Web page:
Genora Dollinger: During this period, I was renting an apartment above my mother, on the third floor of the building that my father – or the building I was raised in. And I had one little boy in school and the other little fellow was only two. Now, I started leaving him downstairs until my father became so anti-union, they’d cut off all of my father’s funds at the bank, all of his business transactions. That included not only his real estate building, but also his photograph studio. He had no funds that he could write any checks. He was frozen. And he went down to see them, and they said, “Until you get that communist daughter of yours out of your apartment building, we’re not going to -” This was just pressure, when I stop to think about it. Just his daughter moving out of the building? This is the pressure that they used. And it was – I remember the banker’s name very well because the son-of-a-beehive was a KKK member with my father through the church minister where I belonged. And so he told him, “You get your daughter out.” And so my father marched home and he said, “For God’s sake, I’m frozen here. I can’t move in any of my business enterprises, and your nonsense, so you’ll have to move.” And I said, “I’m sorry. I haven’t got time to move,” and who would take care of my kids anyway. So then he said, well, then he was going to shut the heat and water off, and I said, “You do that, and I’ll issue a statement to the press that their grandfather is-” you know, from their grandchildren,” and call the health department.”
So my mother at this point didn’t dare to defy my father, but she let me know that whatever I thought was right for working people, you know, she would be in agreement. She may not understand, but she understood that I had my reasons.
And what would happen is that – you know, I had two young sisters, remember. One was eight and the other one was twelve. And they would take turns. They would get up and eat breakfast with mother and dad in the morning, and then they would kiss them goodbye and go off to school. One would go to school and the other one would go up the back stairs and stay with my children during the day, and then they would take turns. And that was primarily how my children were being taken care of.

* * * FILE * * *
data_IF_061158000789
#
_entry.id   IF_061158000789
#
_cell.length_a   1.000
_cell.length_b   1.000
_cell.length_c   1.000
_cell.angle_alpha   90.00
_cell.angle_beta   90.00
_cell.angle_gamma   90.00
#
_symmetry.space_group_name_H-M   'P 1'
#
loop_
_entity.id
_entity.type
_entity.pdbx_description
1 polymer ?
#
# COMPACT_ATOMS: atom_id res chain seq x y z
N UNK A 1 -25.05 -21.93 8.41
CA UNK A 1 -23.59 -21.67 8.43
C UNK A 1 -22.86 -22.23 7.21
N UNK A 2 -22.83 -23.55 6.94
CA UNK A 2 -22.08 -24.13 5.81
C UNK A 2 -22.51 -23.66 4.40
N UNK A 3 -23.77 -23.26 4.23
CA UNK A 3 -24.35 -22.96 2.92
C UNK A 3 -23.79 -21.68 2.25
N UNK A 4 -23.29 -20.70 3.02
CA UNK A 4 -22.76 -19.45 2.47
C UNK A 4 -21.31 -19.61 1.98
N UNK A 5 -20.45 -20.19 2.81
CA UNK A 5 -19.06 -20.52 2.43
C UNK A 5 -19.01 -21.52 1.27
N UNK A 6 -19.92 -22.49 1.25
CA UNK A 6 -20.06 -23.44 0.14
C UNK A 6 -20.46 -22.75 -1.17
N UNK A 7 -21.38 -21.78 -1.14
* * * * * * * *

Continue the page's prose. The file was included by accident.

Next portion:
Dorothy Sue Cobble, “‘A Spontaneous Loss of Enthusiasm': Workplace Feminism and the Transformation of Women’s Service Jobs in the 1970s”
“‘A Spontaneous Loss of Enthusiasm': Workplace Feminism and the Transformation of Women’s Service Jobs in the 1970s”
Dorothy Sue Cobble
International Labor and Working-Class History No. 56, Fall 1999, pp. 23-44 [PDF]
In 1972, a group of tired stewardesses tried to explain their concerns to the incredulous male transit union officials who led their union. No, the primary issues were not wages and benefits, they insisted, but the particular cut of their uniforms and the sexual insinuations made about their occupation in the new airline advertisements. Their words fell on deaf ears. Despite their commonalities as transportation workers, the gender gap separating the two groups was simply too wide to cross. Indeed, male subway drivers could not understand why the stewardesses would object to their glamorous sex-object image. Deeply held gendered notions of unionism and politics also stood in the way of communication.
For even if the complaints of stewardesses were accepted as “real,” to many male union leaders they seemed petty: matters not deserving of serious attention, let alone concerted activity. The gender gap in labor history may not be quite as wide as that between female flight attendants and male subway drivers. But many of the same processes have blocked productive communication and hindered the intellectual development of the field. Labor history scholarship still rests upon gendered definitions of work, politics, and unionism. Just as significantly, the overall narratives that dominate the field incorporate neither the history of female-dominated occupations and industries nor that of women’s particular forms of collective action. Read more…